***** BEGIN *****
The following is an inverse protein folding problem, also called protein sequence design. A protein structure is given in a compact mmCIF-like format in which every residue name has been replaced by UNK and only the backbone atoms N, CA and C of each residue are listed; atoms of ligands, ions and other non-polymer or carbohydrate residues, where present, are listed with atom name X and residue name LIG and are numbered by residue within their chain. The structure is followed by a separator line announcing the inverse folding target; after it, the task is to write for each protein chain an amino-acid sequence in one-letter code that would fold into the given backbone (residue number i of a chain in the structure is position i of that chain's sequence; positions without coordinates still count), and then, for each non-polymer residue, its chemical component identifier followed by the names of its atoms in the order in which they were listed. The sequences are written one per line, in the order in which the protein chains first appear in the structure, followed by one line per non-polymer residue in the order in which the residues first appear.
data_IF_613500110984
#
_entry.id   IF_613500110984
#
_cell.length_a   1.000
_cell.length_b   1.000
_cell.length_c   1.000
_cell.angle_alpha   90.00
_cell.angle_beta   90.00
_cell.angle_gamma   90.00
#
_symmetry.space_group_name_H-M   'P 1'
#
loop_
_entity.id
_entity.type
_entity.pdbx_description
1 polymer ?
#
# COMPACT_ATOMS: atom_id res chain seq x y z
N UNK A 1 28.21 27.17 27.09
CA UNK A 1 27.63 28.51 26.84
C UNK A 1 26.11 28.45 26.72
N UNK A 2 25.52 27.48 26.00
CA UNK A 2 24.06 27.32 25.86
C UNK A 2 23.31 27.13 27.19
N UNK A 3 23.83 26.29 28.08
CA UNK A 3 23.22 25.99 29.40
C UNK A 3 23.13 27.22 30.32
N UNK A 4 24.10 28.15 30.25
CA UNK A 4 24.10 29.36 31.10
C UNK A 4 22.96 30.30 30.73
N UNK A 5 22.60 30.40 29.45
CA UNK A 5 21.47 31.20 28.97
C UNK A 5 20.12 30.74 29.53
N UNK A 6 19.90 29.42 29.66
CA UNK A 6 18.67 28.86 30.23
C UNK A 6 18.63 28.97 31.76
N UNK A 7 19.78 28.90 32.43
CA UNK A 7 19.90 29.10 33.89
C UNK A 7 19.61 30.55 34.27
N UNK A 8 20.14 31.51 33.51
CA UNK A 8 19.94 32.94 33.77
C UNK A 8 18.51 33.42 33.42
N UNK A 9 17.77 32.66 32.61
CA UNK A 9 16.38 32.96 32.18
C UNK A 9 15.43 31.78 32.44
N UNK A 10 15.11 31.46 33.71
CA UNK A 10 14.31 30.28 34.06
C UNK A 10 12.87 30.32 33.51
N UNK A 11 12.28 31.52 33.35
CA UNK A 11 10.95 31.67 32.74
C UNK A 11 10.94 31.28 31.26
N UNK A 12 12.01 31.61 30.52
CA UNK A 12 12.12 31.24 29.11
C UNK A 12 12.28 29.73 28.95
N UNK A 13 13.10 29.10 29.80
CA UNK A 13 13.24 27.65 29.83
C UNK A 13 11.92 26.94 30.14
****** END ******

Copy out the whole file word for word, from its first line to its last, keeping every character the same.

The following is an inverse protein folding problem, also called protein sequence design. A protein structure is given in a compact mmCIF-like format in which every residue name has been replaced by UNK and only the backbone atoms N, CA and C of each residue are listed; atoms of ligands, ions and other non-polymer or carbohydrate residues, where present, are listed with atom name X and residue name LIG and are numbered by residue within their chain. The structure is followed by a separator line announcing the inverse folding target; after it, the task is to write for each protein chain an amino-acid sequence in one-letter code that would fold into the given backbone (residue number i of a chain in the structure is position i of that chain's sequence; positions without coordinates still count), and then, for each non-polymer residue, its chemical component identifier followed by the names of its atoms in the order in which they were listed. The sequences are written one per line, in the order in which the protein chains first appear in the structure, followed by one line per non-polymer residue in the order in which the residues first appear.
data_IF_613500110984
#
_entry.id   IF_613500110984
#
_cell.length_a   1.000
_cell.length_b   1.000
_cell.length_c   1.000
_cell.angle_alpha   90.00
_cell.angle_beta   90.00
_cell.angle_gamma   90.00
#
_symmetry.space_group_name_H-M   'P 1'
#
loop_
_entity.id
_entity.type
_entity.pdbx_description
1 polymer ?
#
# COMPACT_ATOMS: atom_id res chain seq x y z
N UNK A 1 28.21 27.17 27.09
CA UNK A 1 27.63 28.51 26.84
C UNK A 1 26.11 28.45 26.72
N UNK A 2 25.52 27.48 26.00
CA UNK A 2 24.06 27.32 25.86
C UNK A 2 23.31 27.13 27.19
N UNK A 3 23.83 26.29 28.08
CA UNK A 3 23.22 25.99 29.40
C UNK A 3 23.13 27.22 30.32
N UNK A 4 24.10 28.15 30.25
CA UNK A 4 24.10 29.36 31.10
C UNK A 4 22.96 30.30 30.73
N UNK A 5 22.60 30.40 29.45
CA UNK A 5 21.47 31.20 28.97
C UNK A 5 20.12 30.74 29.53
N UNK A 6 19.90 29.42 29.66
CA UNK A 6 18.67 28.86 30.23
C UNK A 6 18.63 28.97 31.76
N UNK A 7 19.78 28.90 32.43
CA UNK A 7 19.90 29.10 33.89
C UNK A 7 19.61 30.55 34.27
N UNK A 8 20.14 31.51 33.51
CA UNK A 8 19.94 32.94 33.77
C UNK A 8 18.51 33.42 33.42
N UNK A 9 17.77 32.66 32.61
CA UNK A 9 16.38 32.96 32.18
C UNK A 9 15.43 31.78 32.44
N UNK A 10 15.11 31.46 33.71
CA UNK A 10 14.31 30.28 34.06
C UNK A 10 12.87 30.32 33.51
N UNK A 11 12.28 31.52 33.35
CA UNK A 11 10.95 31.67 32.74
C UNK A 11 10.94 31.28 31.26
N UNK A 12 12.01 31.61 30.52
CA UNK A 12 12.12 31.24 29.11
C UNK A 12 12.28 29.73 28.95
N UNK A 13 13.10 29.10 29.80
CA UNK A 13 13.24 27.65 29.83
C UNK A 13 11.92 26.94 30.14